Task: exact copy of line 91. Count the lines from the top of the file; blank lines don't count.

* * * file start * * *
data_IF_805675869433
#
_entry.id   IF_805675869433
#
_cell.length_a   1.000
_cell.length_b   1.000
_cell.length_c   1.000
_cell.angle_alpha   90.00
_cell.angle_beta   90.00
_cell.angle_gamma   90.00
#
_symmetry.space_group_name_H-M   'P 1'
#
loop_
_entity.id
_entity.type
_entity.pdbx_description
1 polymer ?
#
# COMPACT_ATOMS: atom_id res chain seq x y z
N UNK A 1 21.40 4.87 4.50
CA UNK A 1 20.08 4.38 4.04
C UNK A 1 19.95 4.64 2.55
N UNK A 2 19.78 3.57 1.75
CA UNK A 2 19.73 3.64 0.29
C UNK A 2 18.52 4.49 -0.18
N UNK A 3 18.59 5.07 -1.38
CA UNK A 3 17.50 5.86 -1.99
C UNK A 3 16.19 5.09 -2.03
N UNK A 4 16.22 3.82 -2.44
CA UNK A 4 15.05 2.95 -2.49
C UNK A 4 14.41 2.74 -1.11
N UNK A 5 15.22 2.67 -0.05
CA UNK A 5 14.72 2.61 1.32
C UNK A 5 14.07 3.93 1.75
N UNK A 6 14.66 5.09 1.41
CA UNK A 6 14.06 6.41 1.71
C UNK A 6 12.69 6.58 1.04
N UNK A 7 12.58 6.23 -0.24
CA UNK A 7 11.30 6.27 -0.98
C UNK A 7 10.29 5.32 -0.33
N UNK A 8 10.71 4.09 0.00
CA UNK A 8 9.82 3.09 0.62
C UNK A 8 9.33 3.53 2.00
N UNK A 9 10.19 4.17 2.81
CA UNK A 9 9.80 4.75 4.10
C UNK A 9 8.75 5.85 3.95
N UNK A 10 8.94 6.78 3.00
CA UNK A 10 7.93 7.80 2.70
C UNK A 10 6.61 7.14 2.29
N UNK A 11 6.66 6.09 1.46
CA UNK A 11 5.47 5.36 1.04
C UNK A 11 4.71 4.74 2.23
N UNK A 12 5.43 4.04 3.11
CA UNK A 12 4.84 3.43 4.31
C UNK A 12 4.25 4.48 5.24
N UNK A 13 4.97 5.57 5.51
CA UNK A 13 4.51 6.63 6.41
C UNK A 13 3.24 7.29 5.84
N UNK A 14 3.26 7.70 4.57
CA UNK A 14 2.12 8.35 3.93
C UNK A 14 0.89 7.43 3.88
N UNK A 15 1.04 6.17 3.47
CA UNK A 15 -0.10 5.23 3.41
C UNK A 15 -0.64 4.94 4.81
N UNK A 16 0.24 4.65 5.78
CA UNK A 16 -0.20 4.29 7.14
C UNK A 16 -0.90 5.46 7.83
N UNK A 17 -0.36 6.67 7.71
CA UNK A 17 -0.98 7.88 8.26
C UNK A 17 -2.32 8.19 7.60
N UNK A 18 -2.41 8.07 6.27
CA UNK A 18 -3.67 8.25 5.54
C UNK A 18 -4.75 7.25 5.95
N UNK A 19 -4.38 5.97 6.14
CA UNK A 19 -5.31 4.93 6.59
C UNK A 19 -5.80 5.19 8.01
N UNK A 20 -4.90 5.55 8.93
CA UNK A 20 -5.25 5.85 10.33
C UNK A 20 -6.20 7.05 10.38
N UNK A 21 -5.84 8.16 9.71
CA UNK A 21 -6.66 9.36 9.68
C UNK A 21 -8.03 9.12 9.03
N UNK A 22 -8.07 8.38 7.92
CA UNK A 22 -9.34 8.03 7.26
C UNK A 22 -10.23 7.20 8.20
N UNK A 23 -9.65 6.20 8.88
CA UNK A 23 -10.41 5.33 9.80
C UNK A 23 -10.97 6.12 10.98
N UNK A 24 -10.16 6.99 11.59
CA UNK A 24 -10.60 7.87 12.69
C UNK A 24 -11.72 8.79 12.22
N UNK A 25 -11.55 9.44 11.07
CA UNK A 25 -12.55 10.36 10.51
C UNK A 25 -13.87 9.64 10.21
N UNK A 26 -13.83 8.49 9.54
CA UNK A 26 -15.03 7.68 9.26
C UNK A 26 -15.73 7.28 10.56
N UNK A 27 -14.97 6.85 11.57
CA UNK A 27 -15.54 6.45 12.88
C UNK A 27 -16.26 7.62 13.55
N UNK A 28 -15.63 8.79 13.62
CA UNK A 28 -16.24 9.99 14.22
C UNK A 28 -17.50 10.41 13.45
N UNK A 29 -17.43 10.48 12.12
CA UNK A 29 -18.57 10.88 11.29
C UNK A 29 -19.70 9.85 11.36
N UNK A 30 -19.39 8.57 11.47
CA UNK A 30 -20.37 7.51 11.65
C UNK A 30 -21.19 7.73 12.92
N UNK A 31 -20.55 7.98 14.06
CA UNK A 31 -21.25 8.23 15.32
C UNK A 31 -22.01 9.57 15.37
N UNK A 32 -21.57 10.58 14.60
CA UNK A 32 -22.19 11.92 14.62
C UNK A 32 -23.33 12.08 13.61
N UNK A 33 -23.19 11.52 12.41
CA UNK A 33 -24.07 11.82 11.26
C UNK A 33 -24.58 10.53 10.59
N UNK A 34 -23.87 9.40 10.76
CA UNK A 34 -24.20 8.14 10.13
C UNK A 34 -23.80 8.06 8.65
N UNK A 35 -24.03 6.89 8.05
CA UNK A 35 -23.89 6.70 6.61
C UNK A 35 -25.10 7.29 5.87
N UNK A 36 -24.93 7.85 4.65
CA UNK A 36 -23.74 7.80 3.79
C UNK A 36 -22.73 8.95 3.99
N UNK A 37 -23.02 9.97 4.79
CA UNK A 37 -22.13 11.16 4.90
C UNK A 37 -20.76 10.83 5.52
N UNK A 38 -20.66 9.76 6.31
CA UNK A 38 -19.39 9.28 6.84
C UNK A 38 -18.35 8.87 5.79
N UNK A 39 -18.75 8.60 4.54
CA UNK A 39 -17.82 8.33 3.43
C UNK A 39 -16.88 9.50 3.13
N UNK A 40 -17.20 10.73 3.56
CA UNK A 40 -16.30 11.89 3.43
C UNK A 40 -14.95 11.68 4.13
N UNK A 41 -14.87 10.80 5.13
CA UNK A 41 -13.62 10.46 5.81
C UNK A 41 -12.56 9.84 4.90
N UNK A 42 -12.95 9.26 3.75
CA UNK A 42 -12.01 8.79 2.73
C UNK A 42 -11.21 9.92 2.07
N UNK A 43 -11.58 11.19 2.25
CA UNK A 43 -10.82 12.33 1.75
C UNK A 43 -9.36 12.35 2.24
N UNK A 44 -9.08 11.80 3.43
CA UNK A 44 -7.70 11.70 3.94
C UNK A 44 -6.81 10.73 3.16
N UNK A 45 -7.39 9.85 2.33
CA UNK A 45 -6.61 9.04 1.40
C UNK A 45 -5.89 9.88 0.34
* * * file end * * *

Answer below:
CA UNK A 24 -10.60 7.87 12.69